The specified properties are applied to all analyzed projects. Currently, there is no direct way to set a property to a specific project only. The workaround is to create a custom property in this project and assign it to the desired property, then use the custom property in dupFinder parameters.
--normalize-types— allows normalizing type names to the last subtype in the output (default: False).
--show-text— if you use this parameter, the detected duplicate fragments will be embedded into the report.
--config— these options allow you to pass the parameters described above with a configuration file. The first option will create a configuration file according to the current parameters; the second option is used to load the parameters from this file.
--debug (-d)— use this option to add execution details of dupFinder to the output. If you have problems with dupFinder, these details will be helpful when contacting the support team.
--verbosity— by default, dupFinder only displays information messages in the log. Use this parameter to change the amount of information written to the log by the following levels (the order is from less to more detailed):
[OFF, FATAL, ERROR, WARN, INFO, VERBOSE, TRACE].
For example, if something goes wrong with dupFinder, you can contact JetBrains Rider support and share a log file with all TRACE messages:
--verbosity=TRACE > [path_to_log_file].
Here is an example of running dupFinder with command-line parameters:
The output of dupFinder analysis is a single XML file that presents the following information:
Statisticsnode is an overview of the analyzed code, where
CodeBaseCostis the relative size of the target source code,
TotalFragmentsCostis the relative size of the code for analysis after applying filters (’discard-cost’, ‘discard-literals’, and so on), and
TotalDuplicatesCostis the relative size of the detected duplicates.
...Costvalues are calculated using an internal algorithm, which basically builds a syntax tree of the analyzed code (it could be built upon a file, project, or solution). So the value is proportional to the size of this tree or its corresponding branch(es). It is somewhat similar to the 'Cyclomatic complexity'.
Duplicatenodes, which in turn contain two or more
Fragmentelements representing actual code duplicates.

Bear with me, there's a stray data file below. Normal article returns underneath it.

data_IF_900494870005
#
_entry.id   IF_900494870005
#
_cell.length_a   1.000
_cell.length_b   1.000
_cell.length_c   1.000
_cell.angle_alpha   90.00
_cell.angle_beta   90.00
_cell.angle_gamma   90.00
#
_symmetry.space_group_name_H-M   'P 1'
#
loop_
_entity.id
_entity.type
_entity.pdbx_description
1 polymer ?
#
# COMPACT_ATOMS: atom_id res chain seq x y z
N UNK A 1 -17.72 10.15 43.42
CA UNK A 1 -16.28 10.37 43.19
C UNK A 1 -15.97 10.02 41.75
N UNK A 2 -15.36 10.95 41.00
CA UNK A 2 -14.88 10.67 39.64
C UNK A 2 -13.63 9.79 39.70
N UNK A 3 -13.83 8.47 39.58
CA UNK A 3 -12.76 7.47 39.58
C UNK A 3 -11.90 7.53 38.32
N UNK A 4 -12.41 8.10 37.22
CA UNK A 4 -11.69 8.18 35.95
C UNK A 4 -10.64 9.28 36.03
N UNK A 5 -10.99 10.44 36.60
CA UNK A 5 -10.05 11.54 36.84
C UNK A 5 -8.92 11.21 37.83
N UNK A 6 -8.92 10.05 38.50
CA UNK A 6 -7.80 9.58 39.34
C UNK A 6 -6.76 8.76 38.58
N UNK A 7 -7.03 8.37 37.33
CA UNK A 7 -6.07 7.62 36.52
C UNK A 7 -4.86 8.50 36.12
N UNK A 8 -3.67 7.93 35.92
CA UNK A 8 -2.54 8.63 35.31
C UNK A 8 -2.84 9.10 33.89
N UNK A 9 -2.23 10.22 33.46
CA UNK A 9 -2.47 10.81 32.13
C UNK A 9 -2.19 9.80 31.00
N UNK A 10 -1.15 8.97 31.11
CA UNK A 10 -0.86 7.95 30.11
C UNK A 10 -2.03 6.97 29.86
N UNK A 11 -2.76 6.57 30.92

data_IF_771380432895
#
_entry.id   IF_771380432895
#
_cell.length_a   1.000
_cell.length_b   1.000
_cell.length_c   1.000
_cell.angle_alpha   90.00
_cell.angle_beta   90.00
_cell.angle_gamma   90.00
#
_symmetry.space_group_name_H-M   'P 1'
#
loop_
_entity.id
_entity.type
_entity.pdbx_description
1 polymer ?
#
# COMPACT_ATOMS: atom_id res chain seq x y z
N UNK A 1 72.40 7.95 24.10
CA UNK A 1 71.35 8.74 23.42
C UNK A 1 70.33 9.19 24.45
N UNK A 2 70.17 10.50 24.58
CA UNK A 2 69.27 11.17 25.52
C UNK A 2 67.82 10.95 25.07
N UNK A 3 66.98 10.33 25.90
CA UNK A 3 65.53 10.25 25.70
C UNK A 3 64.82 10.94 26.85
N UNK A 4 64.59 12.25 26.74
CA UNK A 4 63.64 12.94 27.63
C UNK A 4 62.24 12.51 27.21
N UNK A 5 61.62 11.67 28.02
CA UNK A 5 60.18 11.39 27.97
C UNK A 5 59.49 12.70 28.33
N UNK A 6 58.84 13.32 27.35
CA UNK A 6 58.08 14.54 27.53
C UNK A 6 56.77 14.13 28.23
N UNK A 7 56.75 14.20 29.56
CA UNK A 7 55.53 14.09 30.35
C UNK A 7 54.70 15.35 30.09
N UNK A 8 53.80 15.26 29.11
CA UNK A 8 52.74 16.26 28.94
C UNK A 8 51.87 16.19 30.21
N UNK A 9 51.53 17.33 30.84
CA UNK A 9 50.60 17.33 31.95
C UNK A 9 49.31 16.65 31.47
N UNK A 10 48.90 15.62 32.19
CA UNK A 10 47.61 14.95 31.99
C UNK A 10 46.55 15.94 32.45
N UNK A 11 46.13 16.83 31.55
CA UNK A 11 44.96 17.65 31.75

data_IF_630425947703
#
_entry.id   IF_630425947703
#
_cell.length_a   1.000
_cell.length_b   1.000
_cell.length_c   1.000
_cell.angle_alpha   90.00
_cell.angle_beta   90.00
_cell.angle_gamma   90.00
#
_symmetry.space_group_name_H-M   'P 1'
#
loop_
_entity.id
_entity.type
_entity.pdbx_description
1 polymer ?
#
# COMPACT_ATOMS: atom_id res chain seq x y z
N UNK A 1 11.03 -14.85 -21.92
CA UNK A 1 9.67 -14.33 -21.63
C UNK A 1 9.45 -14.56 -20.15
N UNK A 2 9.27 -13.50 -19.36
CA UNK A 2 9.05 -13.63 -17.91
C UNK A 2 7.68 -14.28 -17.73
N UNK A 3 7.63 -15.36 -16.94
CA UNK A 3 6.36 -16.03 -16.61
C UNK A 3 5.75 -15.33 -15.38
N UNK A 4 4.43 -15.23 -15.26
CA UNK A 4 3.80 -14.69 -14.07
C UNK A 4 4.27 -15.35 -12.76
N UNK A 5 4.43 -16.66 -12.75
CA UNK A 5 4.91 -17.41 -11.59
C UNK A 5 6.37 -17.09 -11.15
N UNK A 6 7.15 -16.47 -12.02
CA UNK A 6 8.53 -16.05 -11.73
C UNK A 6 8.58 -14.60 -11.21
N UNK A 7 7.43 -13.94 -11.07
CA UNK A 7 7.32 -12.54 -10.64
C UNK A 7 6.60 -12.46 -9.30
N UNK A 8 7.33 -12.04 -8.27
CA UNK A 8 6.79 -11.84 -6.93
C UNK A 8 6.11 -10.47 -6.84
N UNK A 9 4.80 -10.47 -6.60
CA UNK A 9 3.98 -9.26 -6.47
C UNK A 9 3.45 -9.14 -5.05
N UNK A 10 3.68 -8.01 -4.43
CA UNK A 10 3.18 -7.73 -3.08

Duplicatenode has a
Costattribute - the duplicates with greater cost are the most important ones as they potentially present greater problems.
Fragmentelement contains the filename as well as the duplicated piece presented in two alternative ways - as a file offset range in symbols and as a line range. If the
--show-textoption was enabled for the analysis, then a
Textnode with the duplicated code is added to each fragment.
Practical Usage Example
In the steps described below we’ll take a solution, for example SolutionWithDuplicates.sln and see how to start duplicate analysis using an MSBuild target with a simple HTML report based on the dupFinder output.
First, we download and unzip the command line tools package somewhere, for example in C:\programs\CLT.
Now let’s think ahead to processing the dupFinder output. If we leverage the
--show-text option, we’ll be able to build an HTML report by applying an XSL transformation to the dupFinder XML output; something like this will do:
We put this XSL stylesheet with the rest of the tools into C:\programs\CLT.
The simplest way to run duplicate analysis and the following transformation is specify a new MSBuild target. We are now in the solution directory, so we go into one of its project subdirectories and open the project file *.csproj with a text editor, then add the following element into the root
In this build target, which executes after the project build is finished, we move the working directory one folder up, from the project directory to the solution directory, run dupFinder, and then apply XSL transformation to the dupFinder output using our XSL stylesheet.
Finally, all we have to do is to build our solution. If everything goes right, we’ll get two new files in the solution directory: dupReport.xml (generated by dupFinder) and dupReport.html. If we open dupReport.html, we can study all detected duplicates right in a web browser:
This simple example can be extended and customized in many ways, but we hope it shows you that there is nothing difficult in integrating duplicate analysis into your workflow.
dupFinder supports the following languages: